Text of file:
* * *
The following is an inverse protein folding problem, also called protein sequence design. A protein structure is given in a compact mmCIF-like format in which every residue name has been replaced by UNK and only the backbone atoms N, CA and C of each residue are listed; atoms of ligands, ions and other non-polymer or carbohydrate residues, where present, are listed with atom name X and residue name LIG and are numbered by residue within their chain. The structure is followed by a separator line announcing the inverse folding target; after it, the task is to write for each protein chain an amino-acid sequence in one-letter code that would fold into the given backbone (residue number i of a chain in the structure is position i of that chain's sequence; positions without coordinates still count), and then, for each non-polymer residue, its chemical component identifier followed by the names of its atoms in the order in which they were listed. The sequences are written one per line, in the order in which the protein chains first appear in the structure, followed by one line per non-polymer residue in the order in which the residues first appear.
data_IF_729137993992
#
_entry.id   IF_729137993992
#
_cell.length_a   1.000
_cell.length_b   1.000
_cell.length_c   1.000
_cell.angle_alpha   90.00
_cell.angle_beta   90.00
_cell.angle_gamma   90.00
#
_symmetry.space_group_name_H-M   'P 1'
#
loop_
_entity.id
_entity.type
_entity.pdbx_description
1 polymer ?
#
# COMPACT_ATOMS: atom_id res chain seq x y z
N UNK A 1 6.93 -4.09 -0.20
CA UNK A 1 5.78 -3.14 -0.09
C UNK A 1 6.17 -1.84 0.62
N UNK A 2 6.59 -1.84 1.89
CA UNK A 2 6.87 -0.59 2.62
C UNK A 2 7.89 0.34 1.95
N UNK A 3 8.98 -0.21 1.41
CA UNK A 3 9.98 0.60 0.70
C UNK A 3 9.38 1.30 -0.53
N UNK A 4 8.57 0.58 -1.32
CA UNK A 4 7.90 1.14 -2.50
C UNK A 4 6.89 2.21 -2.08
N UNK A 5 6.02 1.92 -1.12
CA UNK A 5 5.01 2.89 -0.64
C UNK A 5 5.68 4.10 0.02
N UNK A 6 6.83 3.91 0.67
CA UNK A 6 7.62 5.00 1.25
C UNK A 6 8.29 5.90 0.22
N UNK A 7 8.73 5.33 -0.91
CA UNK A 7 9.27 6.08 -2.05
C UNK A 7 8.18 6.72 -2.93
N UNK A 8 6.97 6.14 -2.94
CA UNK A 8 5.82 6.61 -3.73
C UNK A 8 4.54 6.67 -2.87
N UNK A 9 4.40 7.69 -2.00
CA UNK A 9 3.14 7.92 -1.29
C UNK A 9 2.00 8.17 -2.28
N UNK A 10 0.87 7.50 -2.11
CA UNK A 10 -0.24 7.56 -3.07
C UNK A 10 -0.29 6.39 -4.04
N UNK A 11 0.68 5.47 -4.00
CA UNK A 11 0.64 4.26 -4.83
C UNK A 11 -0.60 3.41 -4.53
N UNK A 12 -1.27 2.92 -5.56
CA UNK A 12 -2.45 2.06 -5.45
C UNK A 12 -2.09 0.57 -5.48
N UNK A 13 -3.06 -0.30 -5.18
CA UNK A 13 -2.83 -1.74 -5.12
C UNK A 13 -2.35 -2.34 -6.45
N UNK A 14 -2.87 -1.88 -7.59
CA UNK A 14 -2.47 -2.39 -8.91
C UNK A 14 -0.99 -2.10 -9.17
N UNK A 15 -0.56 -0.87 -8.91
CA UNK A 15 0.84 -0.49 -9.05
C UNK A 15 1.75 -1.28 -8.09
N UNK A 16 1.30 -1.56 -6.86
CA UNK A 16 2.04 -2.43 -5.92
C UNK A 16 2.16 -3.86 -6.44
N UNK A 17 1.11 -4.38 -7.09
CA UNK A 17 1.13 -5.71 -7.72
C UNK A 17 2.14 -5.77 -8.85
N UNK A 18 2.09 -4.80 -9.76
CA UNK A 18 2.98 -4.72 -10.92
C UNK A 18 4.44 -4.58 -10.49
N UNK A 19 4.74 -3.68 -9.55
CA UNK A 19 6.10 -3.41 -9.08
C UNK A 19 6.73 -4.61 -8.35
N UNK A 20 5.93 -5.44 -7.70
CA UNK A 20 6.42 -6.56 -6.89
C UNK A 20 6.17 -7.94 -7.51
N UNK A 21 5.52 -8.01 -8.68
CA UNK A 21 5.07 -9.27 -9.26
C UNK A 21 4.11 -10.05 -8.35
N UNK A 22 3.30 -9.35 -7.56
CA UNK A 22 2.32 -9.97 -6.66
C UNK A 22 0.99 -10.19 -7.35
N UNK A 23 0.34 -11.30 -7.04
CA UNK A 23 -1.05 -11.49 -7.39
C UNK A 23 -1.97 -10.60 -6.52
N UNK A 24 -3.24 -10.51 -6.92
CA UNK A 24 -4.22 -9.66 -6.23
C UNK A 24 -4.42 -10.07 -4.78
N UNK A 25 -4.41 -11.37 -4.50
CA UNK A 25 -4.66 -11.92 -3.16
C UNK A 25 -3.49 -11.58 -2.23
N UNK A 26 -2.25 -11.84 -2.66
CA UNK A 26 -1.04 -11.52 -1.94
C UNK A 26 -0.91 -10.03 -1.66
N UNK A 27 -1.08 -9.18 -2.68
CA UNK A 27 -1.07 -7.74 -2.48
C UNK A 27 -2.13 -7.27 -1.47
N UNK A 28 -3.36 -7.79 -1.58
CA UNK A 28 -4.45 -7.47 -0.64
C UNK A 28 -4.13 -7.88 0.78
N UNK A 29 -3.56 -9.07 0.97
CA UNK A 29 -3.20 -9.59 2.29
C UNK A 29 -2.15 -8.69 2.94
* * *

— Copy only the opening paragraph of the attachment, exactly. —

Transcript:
The following is an inverse protein folding problem, also called protein sequence design. A protein structure is given in a compact mmCIF-like format in which every residue name has been replaced by UNK and only the backbone atoms N, CA and C of each residue are listed; atoms of ligands, ions and other non-polymer or carbohydrate residues, where present, are listed with atom name X and residue name LIG and are numbered by residue within their chain. The structure is followed by a separator line announcing the inverse folding target; after it, the task is to write for each protein chain an amino-acid sequence in one-letter code that would fold into the given backbone (residue number i of a chain in the structure is position i of that chain's sequence; positions without coordinates still count), and then, for each non-polymer residue, its chemical component identifier followed by the names of its atoms in the order in which they were listed. The sequences are written one per line, in the order in which the protein chains first appear in the structure, followed by one line per non-polymer residue in the order in which the residues first appear.